Should I invest in an IRA or 401(k)?

Whether retirement is on the horizon or decades in the future, don’t let the complicated numbers and acronyms scare you away. Saving for retirement is crucial, and getting your financial future in order could be easier than you think. So, what’s the big deal?

Imagine getting to the ripe old age of 70 and realizing at your retirement party you have nothing to fund your lawn bowling and bingo-filled days—even the government doesn’t want to see you in that situation. Putting money away into a traditional savings account is a good start, but there are retirement-specific options that can prove to be more valuable in the long run. Investing in an IRA or 401(k) provides an actionable route to financial freedom in your Golden Years, so consider the pros and cons of each below.

IRA vs. 401(k)s: The Basics

Both IRAs and 401(k)s are designed to help you plan for your financial future. When you put money into either, you won’t necessarily have to pay taxes on the contributions right away. Plus, they’re built for the long haul; you can keep contributing to IRA or 401k until you’re the ripe old age of 70 ½.

In both a regular 401(k) and IRA, contributions are tax-deferred, meaning you’re putting in contributions that you don’t have to pay taxes on annually. If you’re worried paying taxes later might mess with your budgeting, you can opt for a Roth IRA or 401(k) which takes out taxes immediately. To find which is right for you, try talking to a financial advisor.

There are a few key differences between an IRA and a 401(k). Anyone can contribute to an IRA but to contribute to a 401(k) you must be employed by a company. If your employer matches your 401(k) contributions, that added return on investment makes this option a no-brainer.

To clarify things further, we’ve laid out a handy list of pros and cons for each.

Pros of a 401(k)

  • Most employers will match your contributions to your 401(k) up to a certain percentage of your salary. You should contribute that percentage at least, because your employer is essentially giving you free money.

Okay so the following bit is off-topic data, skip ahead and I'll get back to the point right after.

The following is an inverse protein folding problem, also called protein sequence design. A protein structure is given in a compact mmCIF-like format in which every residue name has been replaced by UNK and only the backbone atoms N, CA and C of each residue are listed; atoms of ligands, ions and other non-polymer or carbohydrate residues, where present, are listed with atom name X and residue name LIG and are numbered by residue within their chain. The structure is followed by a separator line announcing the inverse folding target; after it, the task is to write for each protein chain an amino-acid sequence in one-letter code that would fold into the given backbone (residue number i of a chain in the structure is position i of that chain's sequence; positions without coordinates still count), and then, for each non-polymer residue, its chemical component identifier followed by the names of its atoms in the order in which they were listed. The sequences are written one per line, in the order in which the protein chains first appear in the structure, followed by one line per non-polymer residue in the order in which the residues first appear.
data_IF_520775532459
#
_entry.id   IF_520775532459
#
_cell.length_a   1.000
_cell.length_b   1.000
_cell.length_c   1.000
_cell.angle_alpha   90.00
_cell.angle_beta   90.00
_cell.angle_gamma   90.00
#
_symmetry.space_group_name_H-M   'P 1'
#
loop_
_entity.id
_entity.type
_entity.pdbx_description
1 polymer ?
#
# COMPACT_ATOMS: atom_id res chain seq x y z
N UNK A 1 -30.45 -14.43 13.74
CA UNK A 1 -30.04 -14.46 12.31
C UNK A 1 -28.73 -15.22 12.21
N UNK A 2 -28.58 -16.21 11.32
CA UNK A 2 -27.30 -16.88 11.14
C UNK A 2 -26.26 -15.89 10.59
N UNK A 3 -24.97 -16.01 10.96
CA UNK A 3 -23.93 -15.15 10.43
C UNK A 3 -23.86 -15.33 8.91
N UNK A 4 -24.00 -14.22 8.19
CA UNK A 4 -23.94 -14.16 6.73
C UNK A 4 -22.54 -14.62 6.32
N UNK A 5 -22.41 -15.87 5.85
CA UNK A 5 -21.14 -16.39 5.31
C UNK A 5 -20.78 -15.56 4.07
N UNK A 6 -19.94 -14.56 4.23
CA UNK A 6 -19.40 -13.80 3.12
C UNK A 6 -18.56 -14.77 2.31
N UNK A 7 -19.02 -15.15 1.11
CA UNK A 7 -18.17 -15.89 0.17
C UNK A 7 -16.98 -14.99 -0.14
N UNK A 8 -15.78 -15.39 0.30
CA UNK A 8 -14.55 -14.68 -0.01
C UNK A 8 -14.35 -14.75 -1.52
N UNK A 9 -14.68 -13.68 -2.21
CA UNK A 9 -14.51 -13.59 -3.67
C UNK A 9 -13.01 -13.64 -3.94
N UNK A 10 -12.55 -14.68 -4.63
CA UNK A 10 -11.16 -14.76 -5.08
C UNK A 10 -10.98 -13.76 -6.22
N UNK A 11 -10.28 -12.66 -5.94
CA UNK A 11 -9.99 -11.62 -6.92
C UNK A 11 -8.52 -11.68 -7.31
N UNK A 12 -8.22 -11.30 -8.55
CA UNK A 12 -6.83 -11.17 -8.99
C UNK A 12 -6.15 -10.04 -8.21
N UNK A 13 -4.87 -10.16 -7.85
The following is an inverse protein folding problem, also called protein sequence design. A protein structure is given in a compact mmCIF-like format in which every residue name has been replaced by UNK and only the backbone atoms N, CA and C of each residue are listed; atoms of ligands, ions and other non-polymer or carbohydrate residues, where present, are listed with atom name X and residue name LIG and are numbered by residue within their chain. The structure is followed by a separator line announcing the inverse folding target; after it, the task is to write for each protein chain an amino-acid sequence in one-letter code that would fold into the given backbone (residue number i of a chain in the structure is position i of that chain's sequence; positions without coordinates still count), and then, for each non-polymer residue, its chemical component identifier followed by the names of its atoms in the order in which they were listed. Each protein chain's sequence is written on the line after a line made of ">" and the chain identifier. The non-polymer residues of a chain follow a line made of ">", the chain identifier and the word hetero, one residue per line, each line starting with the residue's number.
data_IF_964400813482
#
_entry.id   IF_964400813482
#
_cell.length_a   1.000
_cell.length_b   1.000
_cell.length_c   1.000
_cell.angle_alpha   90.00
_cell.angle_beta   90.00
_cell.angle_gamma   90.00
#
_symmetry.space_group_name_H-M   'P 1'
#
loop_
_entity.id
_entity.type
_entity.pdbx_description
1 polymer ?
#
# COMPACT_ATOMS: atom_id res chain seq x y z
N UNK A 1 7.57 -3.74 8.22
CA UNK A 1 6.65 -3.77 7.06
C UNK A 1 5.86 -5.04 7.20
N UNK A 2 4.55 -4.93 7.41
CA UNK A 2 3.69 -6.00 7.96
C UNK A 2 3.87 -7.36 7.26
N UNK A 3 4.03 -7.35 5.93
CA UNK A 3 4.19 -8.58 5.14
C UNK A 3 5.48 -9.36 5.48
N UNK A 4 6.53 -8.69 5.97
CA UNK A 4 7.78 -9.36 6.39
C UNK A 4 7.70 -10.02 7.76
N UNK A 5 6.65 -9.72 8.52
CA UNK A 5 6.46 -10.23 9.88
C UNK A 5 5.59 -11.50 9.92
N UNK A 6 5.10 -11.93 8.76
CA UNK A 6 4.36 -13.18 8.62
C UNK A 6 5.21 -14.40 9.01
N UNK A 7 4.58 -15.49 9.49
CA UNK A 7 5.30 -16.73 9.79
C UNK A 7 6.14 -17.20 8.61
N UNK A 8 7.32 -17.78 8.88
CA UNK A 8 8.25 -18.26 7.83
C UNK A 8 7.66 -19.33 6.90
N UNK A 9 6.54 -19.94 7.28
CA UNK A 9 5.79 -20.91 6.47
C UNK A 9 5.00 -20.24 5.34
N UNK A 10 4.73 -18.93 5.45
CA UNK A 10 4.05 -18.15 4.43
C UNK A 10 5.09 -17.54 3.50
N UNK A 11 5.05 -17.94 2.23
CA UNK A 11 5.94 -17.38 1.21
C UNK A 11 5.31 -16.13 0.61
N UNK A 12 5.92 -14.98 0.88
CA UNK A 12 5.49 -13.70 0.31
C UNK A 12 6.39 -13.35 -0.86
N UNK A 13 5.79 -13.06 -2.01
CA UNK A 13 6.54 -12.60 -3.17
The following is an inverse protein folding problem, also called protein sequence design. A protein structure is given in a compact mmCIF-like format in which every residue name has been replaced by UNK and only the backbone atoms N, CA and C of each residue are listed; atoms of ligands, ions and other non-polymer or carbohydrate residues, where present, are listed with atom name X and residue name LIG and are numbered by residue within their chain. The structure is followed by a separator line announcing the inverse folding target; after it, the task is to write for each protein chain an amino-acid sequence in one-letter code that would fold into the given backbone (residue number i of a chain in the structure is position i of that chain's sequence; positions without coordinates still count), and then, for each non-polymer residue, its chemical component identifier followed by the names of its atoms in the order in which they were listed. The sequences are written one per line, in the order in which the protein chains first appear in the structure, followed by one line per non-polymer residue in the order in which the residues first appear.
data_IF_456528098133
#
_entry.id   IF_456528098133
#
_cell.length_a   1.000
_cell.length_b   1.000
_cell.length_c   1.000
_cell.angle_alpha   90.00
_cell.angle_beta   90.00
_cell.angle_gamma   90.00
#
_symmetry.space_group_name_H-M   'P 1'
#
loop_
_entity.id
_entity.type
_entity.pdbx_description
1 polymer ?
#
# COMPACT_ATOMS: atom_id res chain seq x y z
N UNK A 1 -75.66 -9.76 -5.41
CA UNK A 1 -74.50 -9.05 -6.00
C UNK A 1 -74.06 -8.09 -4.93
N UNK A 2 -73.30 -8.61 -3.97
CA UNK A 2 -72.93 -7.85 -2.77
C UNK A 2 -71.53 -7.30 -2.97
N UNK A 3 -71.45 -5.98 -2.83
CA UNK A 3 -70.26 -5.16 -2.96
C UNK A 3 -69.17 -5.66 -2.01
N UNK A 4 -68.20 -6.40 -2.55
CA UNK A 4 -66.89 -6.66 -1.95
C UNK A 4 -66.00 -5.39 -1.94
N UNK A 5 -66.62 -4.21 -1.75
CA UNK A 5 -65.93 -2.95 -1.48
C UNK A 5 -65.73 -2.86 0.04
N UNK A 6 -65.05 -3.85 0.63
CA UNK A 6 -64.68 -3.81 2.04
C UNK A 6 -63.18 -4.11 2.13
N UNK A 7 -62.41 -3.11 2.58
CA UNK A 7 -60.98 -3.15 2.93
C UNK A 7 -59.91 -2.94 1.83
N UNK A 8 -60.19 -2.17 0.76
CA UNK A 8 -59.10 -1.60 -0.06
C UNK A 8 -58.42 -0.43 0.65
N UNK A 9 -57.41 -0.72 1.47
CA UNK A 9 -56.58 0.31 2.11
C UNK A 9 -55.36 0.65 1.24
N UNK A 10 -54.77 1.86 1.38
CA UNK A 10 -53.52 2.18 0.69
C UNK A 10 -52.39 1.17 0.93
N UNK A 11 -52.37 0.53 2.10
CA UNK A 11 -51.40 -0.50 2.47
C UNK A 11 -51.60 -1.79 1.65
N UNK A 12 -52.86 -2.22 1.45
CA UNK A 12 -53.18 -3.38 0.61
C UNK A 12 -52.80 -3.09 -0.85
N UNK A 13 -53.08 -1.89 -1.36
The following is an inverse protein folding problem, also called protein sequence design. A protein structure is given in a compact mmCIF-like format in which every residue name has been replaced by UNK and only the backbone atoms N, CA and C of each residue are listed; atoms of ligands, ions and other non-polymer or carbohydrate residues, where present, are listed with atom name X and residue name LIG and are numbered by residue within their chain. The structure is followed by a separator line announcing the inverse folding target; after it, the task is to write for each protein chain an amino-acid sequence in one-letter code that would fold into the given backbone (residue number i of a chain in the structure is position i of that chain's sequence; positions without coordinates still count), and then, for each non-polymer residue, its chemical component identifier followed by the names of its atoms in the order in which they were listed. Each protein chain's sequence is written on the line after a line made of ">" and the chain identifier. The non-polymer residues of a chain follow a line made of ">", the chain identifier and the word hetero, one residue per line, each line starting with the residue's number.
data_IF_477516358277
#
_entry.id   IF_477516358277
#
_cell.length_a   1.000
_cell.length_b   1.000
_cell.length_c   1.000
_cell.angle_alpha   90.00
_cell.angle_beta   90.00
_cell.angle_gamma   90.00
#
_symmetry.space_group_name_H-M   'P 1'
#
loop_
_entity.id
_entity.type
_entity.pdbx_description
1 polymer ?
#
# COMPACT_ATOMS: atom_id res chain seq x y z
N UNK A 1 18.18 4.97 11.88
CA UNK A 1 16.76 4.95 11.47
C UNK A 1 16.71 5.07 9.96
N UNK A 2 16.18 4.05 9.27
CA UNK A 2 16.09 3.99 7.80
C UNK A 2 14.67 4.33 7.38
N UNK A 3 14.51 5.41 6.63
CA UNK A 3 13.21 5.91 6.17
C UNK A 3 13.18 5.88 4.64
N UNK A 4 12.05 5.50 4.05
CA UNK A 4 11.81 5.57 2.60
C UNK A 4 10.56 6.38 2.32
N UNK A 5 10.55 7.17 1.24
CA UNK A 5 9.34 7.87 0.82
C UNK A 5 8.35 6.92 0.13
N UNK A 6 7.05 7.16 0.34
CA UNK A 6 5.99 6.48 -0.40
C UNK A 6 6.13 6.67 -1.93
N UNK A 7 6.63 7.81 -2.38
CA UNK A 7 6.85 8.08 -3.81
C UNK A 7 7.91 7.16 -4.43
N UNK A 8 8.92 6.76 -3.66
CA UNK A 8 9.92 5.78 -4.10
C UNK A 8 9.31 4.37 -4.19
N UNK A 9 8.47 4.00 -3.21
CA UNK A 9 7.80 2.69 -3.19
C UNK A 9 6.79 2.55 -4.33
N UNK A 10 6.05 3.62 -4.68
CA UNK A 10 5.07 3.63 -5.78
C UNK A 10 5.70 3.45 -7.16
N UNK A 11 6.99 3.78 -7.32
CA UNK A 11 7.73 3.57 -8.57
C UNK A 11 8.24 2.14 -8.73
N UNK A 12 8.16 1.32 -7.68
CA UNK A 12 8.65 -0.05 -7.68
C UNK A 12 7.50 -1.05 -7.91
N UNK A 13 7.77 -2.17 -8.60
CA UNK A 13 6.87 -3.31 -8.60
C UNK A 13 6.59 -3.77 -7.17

• In addition to employer matching programs, a 401(k) has a higher contribution limit. You’re allowed to put up to $17,500 into it per year. Just think of how many games of golf you could play with that!

Pros of an IRA

  • Unlike a 401(k), anyone can contribute to an IRA. Just like an employee-sponsored 401(k) taxes are deferred on a regular IRA. If you opt for a Roth IRA, taxes will be taken out immediately so you don’t have to pay up later.
  • In addition, traditional IRAs offer tax-deductible contributions for individuals that don’t participate in another 401(k) plan.

Cons of a 401(k)

  • Unlike an IRA, a 401(k) is linked to a certain employer, meaning once you leave that job, you can no longer contribute to it. At that point, you can either turn it into an IRA or roll it over to your new employer’s 401(k) program.
  • 401(k)s aren’t immune to the pesky yet prevalent annual fee. These costs can vary from nothing to 2% on your contributions. If an IRA has any annual fee, it’s usually significantly less.
  • A lot of 401(k)s offer limited investment options, which means you have less control of how your money multiplies itself.

Cons of an IRA

  • Unfortunately, a traditional IRA has a significantly lower contribution cap than a 401(k). With an IRA your annual contributions are limited to $5,500 a year.
  • You’re also limited by a Roth IRA income cap. Your adjusted gross income must be under $133,000 annually, but if you’re married, your joint income must be less than $186,000.

Don’t be wary when it comes to retirement. Your investment options are plentiful, and offer a plethora of benefits. Both IRAs and 401(k)s are great ways to plan for your future—and both ensure your cash compounds over time.


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